Due to the inconvenience of performing oral glucose tolerance tests and day to day variability in glucose level, glycated hemoglobin (HbA1c) has been recommended by the American Diabetes Association as a method to diagnose diabetes. In addition, the Korean Diabetes Association has also recommended the use of HbA1c as a diagnostic test for diabetes. In this study, we evaluated the prevalence of diabetes according to fasting plasma glucose (FPG) level only or the combination of FPG and HbA1c tests.
Data from the 2011 Korea National Health and Nutrition Examination Survey (KNHANES) were analyzed. Among 5,811 subjects aged 30 years or older, 5,020 were selected after excluding the data of fasting time <8 hours, missing values from fasting glucose or HbA1c level, previous diagnosis of diabetes made by physicians, or current use of antidiabetic medications. Diabetes was defined as FPG ≥126 mg/dL, previous diagnosis of diabetes made by a medical doctor, current use of antidiabetic medications, and/or HbA1c ≥6.5%. Prediabetes was defined as FPG of 100 to 125 mg/dL and/or HbA1c of 5.7% to 6.4%.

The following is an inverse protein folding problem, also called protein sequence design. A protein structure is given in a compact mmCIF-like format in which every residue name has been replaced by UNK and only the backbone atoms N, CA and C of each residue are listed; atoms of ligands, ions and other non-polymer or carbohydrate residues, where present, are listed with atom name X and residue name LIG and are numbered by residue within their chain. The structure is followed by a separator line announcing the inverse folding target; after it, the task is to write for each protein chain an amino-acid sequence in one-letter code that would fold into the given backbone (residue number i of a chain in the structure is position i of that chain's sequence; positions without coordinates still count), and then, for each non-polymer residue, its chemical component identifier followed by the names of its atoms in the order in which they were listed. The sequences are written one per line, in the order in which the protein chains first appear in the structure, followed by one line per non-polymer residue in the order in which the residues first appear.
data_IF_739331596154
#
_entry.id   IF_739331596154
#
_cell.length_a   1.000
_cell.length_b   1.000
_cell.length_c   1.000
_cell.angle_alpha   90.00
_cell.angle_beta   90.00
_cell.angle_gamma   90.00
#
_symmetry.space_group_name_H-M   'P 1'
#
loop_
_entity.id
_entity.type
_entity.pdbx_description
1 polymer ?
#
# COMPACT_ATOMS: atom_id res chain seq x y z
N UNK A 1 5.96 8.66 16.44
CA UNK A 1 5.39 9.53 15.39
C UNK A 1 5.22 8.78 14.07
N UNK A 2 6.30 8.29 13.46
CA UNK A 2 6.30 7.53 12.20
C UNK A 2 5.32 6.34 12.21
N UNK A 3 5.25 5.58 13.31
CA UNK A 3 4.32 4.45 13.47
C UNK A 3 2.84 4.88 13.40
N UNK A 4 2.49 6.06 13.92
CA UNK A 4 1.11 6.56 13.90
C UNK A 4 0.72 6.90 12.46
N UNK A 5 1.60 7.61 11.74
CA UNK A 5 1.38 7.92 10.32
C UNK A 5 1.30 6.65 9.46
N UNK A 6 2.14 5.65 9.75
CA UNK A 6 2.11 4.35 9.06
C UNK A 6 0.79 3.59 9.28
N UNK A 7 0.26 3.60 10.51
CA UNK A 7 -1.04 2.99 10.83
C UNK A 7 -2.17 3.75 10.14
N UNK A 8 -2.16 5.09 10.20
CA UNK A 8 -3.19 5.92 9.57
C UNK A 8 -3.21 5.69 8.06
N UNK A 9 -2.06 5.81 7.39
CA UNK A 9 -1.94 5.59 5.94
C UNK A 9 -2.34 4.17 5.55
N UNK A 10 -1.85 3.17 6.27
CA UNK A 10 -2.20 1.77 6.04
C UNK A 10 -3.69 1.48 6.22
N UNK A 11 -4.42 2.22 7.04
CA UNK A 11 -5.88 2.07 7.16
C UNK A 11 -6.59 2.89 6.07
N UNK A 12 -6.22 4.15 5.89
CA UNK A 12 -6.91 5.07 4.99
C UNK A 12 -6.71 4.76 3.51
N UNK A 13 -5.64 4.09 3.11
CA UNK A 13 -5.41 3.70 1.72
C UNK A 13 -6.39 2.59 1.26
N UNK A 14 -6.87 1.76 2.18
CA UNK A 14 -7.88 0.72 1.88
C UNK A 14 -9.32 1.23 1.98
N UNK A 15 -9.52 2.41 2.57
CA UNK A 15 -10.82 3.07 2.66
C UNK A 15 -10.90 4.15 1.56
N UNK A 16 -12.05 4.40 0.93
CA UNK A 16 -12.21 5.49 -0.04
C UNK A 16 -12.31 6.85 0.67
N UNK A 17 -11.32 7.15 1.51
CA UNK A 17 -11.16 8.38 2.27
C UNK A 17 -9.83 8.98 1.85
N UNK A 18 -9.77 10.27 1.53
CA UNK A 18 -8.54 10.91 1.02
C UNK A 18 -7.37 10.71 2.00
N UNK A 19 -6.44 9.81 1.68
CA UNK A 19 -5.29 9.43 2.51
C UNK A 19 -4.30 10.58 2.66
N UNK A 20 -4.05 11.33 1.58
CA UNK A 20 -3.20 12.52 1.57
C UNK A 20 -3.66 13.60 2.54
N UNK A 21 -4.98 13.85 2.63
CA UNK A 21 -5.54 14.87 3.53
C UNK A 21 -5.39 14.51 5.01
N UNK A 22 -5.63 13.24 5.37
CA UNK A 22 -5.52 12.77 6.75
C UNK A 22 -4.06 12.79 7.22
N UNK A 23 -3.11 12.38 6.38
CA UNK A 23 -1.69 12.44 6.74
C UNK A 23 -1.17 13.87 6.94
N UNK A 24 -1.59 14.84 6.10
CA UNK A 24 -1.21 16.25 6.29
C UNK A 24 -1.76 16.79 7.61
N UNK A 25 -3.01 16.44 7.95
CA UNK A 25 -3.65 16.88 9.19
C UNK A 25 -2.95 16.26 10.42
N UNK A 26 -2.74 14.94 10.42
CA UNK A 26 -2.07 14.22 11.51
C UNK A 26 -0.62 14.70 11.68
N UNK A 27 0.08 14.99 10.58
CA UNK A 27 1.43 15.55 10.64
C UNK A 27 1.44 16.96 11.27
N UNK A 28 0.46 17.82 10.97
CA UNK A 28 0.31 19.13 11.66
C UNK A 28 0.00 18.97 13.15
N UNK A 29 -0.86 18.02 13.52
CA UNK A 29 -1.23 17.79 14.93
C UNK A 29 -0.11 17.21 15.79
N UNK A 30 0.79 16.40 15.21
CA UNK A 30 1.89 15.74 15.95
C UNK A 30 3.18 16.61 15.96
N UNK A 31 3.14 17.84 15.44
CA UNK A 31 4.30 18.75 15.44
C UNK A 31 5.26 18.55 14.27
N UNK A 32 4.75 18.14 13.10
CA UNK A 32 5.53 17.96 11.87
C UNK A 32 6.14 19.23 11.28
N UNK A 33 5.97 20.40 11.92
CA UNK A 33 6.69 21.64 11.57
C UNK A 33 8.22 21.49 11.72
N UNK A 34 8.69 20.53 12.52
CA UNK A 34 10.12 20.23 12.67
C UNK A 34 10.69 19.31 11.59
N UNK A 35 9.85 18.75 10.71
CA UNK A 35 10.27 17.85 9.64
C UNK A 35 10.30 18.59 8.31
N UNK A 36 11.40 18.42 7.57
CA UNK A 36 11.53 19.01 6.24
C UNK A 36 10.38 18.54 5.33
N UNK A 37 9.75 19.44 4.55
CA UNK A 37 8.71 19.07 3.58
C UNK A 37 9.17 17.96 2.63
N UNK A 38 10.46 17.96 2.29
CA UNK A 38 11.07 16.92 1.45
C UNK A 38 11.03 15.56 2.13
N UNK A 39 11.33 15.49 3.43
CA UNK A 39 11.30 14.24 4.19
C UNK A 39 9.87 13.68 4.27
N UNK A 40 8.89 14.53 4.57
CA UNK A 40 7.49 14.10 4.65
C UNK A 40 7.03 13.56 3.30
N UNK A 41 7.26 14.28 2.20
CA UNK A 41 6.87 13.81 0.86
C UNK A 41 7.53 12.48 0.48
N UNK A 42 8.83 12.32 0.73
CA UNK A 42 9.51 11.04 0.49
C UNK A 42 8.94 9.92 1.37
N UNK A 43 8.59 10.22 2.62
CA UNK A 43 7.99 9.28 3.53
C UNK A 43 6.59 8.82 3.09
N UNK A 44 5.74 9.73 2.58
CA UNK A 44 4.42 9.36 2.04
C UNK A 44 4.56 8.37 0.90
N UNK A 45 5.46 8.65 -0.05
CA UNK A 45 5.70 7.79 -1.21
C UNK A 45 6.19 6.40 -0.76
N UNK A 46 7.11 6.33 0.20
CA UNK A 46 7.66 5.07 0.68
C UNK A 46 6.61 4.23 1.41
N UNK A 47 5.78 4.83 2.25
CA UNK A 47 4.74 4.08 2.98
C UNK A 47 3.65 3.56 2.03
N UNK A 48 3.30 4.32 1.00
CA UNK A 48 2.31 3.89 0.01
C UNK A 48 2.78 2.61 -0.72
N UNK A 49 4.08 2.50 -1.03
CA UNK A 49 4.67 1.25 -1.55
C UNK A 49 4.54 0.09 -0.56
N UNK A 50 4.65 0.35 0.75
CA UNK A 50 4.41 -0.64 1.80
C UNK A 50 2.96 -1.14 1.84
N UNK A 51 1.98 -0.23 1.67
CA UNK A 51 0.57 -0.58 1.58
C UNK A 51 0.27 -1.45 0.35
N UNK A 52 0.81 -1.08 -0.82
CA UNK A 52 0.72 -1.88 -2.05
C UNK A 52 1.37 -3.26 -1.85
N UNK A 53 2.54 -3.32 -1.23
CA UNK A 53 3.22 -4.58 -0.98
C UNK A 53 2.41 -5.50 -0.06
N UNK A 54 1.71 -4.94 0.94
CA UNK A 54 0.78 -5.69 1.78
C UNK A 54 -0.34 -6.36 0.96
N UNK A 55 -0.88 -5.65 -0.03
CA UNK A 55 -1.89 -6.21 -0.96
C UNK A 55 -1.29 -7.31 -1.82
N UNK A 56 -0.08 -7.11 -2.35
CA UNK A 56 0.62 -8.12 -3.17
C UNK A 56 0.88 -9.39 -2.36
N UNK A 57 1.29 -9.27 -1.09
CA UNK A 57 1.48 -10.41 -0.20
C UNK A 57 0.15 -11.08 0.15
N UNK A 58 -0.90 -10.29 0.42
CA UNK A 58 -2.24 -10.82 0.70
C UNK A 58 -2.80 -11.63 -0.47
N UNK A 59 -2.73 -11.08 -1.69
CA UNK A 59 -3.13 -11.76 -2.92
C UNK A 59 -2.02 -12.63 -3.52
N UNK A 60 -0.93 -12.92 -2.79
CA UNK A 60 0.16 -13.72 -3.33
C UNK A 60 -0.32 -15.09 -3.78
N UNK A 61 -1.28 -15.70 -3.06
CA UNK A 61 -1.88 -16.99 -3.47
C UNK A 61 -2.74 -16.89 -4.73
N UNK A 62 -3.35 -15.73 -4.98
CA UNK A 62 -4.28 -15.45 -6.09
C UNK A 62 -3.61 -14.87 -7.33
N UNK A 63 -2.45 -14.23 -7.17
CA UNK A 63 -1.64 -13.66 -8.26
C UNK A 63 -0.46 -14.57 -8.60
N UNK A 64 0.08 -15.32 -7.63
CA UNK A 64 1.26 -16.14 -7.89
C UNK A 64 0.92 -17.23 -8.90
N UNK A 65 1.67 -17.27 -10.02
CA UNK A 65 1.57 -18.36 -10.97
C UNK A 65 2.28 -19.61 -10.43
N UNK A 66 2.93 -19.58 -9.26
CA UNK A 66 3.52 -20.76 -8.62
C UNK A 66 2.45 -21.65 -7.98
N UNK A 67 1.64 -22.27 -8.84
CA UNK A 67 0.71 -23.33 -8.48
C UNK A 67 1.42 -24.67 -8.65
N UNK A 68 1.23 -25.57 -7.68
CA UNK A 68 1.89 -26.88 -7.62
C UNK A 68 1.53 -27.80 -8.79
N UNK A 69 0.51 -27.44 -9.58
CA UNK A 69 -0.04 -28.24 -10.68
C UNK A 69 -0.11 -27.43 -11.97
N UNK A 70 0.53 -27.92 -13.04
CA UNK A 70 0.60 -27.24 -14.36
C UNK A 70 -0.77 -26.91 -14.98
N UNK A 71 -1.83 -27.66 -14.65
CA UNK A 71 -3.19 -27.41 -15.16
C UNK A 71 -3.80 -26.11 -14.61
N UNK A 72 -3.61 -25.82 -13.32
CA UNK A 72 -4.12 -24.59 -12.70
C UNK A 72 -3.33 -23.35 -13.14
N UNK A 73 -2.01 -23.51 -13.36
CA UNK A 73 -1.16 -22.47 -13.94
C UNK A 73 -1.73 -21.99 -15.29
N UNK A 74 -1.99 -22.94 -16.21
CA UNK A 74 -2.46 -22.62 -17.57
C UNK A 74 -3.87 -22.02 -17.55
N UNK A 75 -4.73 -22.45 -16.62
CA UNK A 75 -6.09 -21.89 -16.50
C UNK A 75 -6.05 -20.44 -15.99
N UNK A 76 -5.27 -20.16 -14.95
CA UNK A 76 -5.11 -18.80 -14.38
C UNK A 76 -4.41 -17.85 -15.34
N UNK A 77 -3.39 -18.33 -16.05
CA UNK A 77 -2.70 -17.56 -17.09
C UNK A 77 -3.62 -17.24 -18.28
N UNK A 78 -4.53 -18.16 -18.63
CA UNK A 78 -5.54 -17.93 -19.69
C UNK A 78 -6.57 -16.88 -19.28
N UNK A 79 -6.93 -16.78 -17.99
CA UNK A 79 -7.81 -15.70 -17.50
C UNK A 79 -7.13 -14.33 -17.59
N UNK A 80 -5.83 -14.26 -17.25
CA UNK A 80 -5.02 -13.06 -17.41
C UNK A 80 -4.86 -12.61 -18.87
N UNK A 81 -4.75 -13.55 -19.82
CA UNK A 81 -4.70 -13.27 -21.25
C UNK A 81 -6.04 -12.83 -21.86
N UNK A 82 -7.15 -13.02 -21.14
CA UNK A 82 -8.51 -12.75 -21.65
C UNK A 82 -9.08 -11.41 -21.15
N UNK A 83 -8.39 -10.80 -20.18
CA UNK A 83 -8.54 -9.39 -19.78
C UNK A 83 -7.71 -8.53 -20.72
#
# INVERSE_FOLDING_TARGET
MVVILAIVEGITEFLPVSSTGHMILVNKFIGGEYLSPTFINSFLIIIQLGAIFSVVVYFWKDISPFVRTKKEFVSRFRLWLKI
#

When we used FPG only, the prevalence of diabetes and prediabetes were 10.5% (men, 12.6%; women, 8.5%) and 19.3% (men, 23.8%; women, 14.9%), respectively. When HbA1c was included as a diagnostic test, the prevalence of diabetes and prediabetes increased to 12.4% (men, 14.5%; women, 10.4%) and 38.3% (men, 41%; women, 35.7%), respectively. Participants with HbA1c ≥6.5% and fasting glucose level <126 mg/dL were older and had lower estimated glomerular filtration rate.
We concluded that using fasting glucose level only may result in an underestimation of diabetes and prediabetes. HbA1c is an acceptable complementary diagnostic test for diabetes in Korean patients. However, national standardization is needed to order to use HbA1c as a diagnostic method of diabetes and prediabetes.
PMCID: PMC3816136  PMID: 24199164